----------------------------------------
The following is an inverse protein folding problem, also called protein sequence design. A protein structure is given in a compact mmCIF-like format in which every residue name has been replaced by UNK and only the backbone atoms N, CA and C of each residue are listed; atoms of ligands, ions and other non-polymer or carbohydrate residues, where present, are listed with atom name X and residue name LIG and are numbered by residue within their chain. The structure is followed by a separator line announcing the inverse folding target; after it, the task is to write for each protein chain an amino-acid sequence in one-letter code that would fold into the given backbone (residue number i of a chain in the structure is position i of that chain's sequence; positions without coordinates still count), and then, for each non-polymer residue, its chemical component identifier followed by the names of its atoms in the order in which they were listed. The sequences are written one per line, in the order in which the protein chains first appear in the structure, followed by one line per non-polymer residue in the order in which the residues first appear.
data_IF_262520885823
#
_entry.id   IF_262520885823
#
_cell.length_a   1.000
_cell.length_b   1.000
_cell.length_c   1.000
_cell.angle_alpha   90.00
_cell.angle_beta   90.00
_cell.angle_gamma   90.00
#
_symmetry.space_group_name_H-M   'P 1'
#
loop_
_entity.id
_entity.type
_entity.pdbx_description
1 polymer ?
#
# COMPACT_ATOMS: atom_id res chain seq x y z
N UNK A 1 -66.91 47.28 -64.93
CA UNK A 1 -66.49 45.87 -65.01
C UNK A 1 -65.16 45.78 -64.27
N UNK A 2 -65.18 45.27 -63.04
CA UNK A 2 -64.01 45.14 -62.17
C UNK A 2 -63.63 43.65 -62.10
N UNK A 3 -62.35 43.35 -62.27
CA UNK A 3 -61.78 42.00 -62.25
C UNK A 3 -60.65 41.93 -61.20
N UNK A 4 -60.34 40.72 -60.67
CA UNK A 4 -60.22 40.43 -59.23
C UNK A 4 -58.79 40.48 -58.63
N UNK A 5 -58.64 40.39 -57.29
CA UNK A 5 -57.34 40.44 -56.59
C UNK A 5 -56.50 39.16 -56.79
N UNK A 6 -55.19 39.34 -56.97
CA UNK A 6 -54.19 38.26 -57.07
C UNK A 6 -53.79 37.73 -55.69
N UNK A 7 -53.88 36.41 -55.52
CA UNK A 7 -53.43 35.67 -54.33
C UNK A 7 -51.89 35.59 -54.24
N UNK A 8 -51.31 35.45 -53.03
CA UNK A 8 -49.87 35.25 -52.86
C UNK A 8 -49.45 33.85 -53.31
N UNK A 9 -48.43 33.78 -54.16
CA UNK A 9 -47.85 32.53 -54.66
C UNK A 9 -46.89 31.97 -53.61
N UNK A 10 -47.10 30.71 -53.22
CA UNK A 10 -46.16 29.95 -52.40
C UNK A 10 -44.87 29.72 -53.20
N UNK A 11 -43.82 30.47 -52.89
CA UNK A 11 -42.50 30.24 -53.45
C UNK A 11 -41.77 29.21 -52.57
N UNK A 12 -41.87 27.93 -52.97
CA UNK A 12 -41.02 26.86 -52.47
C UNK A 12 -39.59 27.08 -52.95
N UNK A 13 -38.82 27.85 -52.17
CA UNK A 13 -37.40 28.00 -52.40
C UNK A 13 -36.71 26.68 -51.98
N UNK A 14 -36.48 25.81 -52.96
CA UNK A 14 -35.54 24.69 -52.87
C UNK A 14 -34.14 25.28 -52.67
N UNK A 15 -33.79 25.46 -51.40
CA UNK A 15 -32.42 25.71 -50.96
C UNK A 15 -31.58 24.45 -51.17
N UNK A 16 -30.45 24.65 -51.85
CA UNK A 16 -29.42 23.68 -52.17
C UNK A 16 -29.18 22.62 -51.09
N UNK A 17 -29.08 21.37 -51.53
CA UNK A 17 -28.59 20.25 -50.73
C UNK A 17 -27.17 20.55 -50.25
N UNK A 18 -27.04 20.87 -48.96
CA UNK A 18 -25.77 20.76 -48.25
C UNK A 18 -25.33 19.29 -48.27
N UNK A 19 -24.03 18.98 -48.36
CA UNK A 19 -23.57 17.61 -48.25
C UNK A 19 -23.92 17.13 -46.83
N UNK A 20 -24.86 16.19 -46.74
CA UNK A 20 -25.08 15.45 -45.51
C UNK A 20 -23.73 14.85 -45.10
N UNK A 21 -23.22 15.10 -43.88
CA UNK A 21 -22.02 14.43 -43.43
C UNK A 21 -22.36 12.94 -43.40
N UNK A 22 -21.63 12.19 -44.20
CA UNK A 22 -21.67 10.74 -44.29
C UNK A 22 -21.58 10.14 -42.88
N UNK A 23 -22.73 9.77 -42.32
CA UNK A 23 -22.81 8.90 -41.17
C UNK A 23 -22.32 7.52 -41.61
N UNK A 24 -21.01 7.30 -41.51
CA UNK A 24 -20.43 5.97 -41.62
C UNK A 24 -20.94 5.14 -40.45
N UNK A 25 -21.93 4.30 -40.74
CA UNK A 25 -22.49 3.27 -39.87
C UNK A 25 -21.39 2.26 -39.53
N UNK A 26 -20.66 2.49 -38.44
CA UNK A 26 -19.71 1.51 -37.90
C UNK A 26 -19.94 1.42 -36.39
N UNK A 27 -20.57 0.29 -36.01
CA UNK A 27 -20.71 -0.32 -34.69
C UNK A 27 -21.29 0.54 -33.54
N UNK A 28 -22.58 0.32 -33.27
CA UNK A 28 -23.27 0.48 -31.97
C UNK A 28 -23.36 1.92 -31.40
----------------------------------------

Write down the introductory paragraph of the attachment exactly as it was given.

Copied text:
The following is an inverse protein folding problem, also called protein sequence design. A protein structure is given in a compact mmCIF-like format in which every residue name has been replaced by UNK and only the backbone atoms N, CA and C of each residue are listed; atoms of ligands, ions and other non-polymer or carbohydrate residues, where present, are listed with atom name X and residue name LIG and are numbered by residue within their chain. The structure is followed by a separator line announcing the inverse folding target; after it, the task is to write for each protein chain an amino-acid sequence in one-letter code that would fold into the given backbone (residue number i of a chain in the structure is position i of that chain's sequence; positions without coordinates still count), and then, for each non-polymer residue, its chemical component identifier followed by the names of its atoms in the order in which they were listed. The sequences are written one per line, in the order in which the protein chains first appear in the structure, followed by one line per non-polymer residue in the order in which the residues first appear.